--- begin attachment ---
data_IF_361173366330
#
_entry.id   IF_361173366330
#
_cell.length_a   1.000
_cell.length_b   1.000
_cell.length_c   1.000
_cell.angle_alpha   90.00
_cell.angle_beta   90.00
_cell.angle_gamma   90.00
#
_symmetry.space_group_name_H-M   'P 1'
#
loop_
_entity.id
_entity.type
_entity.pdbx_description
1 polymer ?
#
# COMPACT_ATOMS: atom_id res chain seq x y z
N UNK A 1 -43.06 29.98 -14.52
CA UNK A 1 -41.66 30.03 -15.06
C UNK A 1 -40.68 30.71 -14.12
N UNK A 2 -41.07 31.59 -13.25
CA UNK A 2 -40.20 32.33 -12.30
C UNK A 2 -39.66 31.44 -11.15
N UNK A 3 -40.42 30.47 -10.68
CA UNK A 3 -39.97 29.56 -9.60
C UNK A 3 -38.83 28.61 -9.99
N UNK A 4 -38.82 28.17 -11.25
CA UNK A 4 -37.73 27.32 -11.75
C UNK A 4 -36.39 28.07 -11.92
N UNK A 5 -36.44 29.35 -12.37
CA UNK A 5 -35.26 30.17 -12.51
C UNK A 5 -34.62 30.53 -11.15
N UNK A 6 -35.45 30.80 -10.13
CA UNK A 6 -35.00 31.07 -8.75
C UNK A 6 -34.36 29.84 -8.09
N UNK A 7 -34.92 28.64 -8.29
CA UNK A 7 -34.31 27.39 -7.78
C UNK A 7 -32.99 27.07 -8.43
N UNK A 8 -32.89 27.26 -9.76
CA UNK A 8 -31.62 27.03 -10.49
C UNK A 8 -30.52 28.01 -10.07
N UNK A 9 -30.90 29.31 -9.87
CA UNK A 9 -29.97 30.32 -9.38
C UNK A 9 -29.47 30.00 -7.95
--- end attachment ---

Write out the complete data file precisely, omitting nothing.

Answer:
data_IF_361173366330
#
_entry.id   IF_361173366330
#
_cell.length_a   1.000
_cell.length_b   1.000
_cell.length_c   1.000
_cell.angle_alpha   90.00
_cell.angle_beta   90.00
_cell.angle_gamma   90.00
#
_symmetry.space_group_name_H-M   'P 1'
#
loop_
_entity.id
_entity.type
_entity.pdbx_description
1 polymer ?
#
# COMPACT_ATOMS: atom_id res chain seq x y z
N UNK A 1 -43.06 29.98 -14.52
CA UNK A 1 -41.66 30.03 -15.06
C UNK A 1 -40.68 30.71 -14.12
N UNK A 2 -41.07 31.59 -13.25
CA UNK A 2 -40.20 32.33 -12.30
C UNK A 2 -39.66 31.44 -11.15
N UNK A 3 -40.42 30.47 -10.68
CA UNK A 3 -39.97 29.56 -9.60
C UNK A 3 -38.83 28.61 -9.99
N UNK A 4 -38.82 28.17 -11.25
CA UNK A 4 -37.73 27.32 -11.75
C UNK A 4 -36.39 28.07 -11.92
N UNK A 5 -36.44 29.35 -12.37
CA UNK A 5 -35.26 30.17 -12.51
C UNK A 5 -34.62 30.53 -11.15
N UNK A 6 -35.45 30.80 -10.13
CA UNK A 6 -35.00 31.07 -8.75
C UNK A 6 -34.36 29.84 -8.09
N UNK A 7 -34.92 28.64 -8.29
CA UNK A 7 -34.31 27.39 -7.78
C UNK A 7 -32.99 27.07 -8.43
N UNK A 8 -32.89 27.26 -9.76
CA UNK A 8 -31.62 27.03 -10.49
C UNK A 8 -30.52 28.01 -10.07
N UNK A 9 -30.90 29.31 -9.87
CA UNK A 9 -29.97 30.32 -9.38
C UNK A 9 -29.47 30.00 -7.95